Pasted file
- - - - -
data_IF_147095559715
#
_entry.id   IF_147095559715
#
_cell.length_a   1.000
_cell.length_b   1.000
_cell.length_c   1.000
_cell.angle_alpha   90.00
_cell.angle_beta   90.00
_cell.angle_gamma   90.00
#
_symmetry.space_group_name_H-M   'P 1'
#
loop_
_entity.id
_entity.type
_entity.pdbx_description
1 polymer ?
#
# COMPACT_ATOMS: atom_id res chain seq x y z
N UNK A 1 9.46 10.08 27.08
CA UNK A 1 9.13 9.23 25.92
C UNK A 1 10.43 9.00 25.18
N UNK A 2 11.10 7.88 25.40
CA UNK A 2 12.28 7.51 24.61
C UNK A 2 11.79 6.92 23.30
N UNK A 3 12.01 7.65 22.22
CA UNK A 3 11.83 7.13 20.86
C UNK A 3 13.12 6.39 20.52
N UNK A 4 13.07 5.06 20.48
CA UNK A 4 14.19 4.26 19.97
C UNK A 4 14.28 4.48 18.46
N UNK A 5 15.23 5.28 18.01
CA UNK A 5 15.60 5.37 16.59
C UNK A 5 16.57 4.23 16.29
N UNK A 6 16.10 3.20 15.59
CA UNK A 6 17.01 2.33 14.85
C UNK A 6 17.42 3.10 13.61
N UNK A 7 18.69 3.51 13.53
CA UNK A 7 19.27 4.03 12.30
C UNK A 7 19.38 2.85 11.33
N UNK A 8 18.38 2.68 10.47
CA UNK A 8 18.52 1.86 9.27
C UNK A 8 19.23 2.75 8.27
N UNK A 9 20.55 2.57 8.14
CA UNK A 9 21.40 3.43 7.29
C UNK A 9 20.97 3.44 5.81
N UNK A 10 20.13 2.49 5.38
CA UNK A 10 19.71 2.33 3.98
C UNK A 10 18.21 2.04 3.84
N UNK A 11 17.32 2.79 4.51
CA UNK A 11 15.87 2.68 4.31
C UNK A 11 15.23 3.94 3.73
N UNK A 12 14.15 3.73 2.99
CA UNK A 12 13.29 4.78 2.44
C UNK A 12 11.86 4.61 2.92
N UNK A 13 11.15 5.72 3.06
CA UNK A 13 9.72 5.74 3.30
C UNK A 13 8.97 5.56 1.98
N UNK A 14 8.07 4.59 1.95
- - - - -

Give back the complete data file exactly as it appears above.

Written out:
data_IF_147095559715
#
_entry.id   IF_147095559715
#
_cell.length_a   1.000
_cell.length_b   1.000
_cell.length_c   1.000
_cell.angle_alpha   90.00
_cell.angle_beta   90.00
_cell.angle_gamma   90.00
#
_symmetry.space_group_name_H-M   'P 1'
#
loop_
_entity.id
_entity.type
_entity.pdbx_description
1 polymer ?
#
# COMPACT_ATOMS: atom_id res chain seq x y z
N UNK A 1 9.46 10.08 27.08
CA UNK A 1 9.13 9.23 25.92
C UNK A 1 10.43 9.00 25.18
N UNK A 2 11.10 7.88 25.40
CA UNK A 2 12.28 7.51 24.61
C UNK A 2 11.79 6.92 23.30
N UNK A 3 12.01 7.65 22.22
CA UNK A 3 11.83 7.13 20.86
C UNK A 3 13.12 6.39 20.52
N UNK A 4 13.07 5.06 20.48
CA UNK A 4 14.19 4.26 19.97
C UNK A 4 14.28 4.48 18.46
N UNK A 5 15.23 5.28 18.01
CA UNK A 5 15.60 5.37 16.59
C UNK A 5 16.57 4.23 16.29
N UNK A 6 16.10 3.20 15.59
CA UNK A 6 17.01 2.33 14.85
C UNK A 6 17.42 3.10 13.61
N UNK A 7 18.69 3.51 13.53
CA UNK A 7 19.27 4.03 12.30
C UNK A 7 19.38 2.85 11.33
N UNK A 8 18.38 2.68 10.47
CA UNK A 8 18.52 1.86 9.27
C UNK A 8 19.23 2.75 8.27
N UNK A 9 20.55 2.57 8.14
CA UNK A 9 21.40 3.43 7.29
C UNK A 9 20.97 3.44 5.81
N UNK A 10 20.13 2.49 5.38
CA UNK A 10 19.71 2.33 3.98
C UNK A 10 18.21 2.04 3.84
N UNK A 11 17.32 2.79 4.51
CA UNK A 11 15.87 2.68 4.31
C UNK A 11 15.23 3.94 3.73
N UNK A 12 14.15 3.73 2.99
CA UNK A 12 13.29 4.78 2.44
C UNK A 12 11.86 4.61 2.92
N UNK A 13 11.15 5.72 3.06
CA UNK A 13 9.72 5.74 3.30
C UNK A 13 8.97 5.56 1.98
N UNK A 14 8.07 4.59 1.95